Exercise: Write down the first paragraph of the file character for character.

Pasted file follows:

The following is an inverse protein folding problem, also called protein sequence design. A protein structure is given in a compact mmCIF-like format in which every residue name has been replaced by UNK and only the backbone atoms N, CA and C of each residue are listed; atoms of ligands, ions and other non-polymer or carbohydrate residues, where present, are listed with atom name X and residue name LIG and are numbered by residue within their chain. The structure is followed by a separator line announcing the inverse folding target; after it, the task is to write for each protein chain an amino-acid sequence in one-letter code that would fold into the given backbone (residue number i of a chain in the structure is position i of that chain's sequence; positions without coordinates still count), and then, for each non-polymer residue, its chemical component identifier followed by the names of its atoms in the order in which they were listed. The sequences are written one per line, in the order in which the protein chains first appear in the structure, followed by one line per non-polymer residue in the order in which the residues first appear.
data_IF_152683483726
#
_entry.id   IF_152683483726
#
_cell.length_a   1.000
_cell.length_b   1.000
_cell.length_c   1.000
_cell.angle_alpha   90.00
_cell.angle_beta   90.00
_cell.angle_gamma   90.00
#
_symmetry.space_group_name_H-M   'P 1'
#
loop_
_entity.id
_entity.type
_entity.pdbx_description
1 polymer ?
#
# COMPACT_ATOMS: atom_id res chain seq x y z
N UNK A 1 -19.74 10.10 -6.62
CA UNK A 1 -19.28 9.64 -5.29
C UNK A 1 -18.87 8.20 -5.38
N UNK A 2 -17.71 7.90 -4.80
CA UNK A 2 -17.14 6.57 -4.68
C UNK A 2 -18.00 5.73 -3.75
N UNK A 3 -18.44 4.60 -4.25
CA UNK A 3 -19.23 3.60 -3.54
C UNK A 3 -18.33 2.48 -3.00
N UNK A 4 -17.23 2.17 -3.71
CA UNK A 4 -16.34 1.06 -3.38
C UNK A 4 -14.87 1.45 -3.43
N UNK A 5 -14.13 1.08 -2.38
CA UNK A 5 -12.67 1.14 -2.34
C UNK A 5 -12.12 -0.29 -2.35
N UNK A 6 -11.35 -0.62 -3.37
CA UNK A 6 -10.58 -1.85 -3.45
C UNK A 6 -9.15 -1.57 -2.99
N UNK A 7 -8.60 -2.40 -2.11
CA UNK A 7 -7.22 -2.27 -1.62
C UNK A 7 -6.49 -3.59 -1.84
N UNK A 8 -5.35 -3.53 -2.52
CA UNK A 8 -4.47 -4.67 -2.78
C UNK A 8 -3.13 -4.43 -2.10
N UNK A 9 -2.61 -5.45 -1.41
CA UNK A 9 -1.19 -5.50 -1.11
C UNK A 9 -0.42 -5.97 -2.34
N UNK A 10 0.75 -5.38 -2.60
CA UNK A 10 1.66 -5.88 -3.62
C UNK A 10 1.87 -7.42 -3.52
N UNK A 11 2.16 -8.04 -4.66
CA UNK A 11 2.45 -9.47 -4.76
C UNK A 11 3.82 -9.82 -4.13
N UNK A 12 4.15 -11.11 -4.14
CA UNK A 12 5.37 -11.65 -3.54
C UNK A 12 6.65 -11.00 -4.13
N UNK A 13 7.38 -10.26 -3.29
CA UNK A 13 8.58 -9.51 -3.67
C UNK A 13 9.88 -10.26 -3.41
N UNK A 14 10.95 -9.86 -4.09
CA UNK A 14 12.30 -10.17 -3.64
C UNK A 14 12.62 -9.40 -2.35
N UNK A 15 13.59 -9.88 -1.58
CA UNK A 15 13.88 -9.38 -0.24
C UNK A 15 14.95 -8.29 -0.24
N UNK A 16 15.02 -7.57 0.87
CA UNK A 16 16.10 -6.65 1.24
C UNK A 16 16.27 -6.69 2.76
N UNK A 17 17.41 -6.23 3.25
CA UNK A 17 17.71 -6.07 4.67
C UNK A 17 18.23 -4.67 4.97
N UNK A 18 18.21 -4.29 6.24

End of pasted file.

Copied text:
The following is an inverse protein folding problem, also called protein sequence design. A protein structure is given in a compact mmCIF-like format in which every residue name has been replaced by UNK and only the backbone atoms N, CA and C of each residue are listed; atoms of ligands, ions and other non-polymer or carbohydrate residues, where present, are listed with atom name X and residue name LIG and are numbered by residue within their chain. The structure is followed by a separator line announcing the inverse folding target; after it, the task is to write for each protein chain an amino-acid sequence in one-letter code that would fold into the given backbone (residue number i of a chain in the structure is position i of that chain's sequence; positions without coordinates still count), and then, for each non-polymer residue, its chemical component identifier followed by the names of its atoms in the order in which they were listed. The sequences are written one per line, in the order in which the protein chains first appear in the structure, followed by one line per non-polymer residue in the order in which the residues first appear.